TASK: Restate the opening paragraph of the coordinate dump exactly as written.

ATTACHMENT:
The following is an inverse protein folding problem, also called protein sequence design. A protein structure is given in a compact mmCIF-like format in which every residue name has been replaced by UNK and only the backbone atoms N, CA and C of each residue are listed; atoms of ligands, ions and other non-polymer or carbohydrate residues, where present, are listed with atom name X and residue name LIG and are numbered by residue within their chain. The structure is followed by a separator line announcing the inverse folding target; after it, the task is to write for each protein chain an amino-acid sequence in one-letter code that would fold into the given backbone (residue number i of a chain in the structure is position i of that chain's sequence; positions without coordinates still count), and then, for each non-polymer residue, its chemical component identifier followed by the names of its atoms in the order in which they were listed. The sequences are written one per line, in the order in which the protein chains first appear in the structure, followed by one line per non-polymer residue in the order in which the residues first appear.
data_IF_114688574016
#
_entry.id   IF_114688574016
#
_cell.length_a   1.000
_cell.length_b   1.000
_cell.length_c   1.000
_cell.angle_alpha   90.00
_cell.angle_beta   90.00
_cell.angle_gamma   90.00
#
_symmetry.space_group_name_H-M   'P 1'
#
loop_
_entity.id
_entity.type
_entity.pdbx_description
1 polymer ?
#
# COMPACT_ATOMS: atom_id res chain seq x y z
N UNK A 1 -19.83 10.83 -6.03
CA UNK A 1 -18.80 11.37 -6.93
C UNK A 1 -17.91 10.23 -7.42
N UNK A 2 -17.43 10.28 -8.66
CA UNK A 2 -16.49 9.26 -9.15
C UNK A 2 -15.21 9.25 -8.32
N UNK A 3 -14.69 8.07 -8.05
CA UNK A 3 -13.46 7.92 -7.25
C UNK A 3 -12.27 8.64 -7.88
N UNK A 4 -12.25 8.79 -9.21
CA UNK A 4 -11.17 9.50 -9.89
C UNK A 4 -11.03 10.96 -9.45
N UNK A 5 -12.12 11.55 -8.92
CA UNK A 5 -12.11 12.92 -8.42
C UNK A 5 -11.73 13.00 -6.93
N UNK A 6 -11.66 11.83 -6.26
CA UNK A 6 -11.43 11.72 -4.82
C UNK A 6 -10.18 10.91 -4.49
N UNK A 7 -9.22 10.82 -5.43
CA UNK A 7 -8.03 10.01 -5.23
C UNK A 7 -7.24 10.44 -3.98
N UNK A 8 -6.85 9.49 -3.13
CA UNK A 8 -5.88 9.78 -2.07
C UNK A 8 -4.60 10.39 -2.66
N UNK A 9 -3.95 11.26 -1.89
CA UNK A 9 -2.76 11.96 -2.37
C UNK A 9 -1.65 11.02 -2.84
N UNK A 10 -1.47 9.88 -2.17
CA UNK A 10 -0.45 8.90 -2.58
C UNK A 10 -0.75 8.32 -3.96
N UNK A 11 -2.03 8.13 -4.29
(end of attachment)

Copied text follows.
The following is an inverse protein folding problem, also called protein sequence design. A protein structure is given in a compact mmCIF-like format in which every residue name has been replaced by UNK and only the backbone atoms N, CA and C of each residue are listed; atoms of ligands, ions and other non-polymer or carbohydrate residues, where present, are listed with atom name X and residue name LIG and are numbered by residue within their chain. The structure is followed by a separator line announcing the inverse folding target; after it, the task is to write for each protein chain an amino-acid sequence in one-letter code that would fold into the given backbone (residue number i of a chain in the structure is position i of that chain's sequence; positions without coordinates still count), and then, for each non-polymer residue, its chemical component identifier followed by the names of its atoms in the order in which they were listed. The sequences are written one per line, in the order in which the protein chains first appear in the structure, followed by one line per non-polymer residue in the order in which the residues first appear.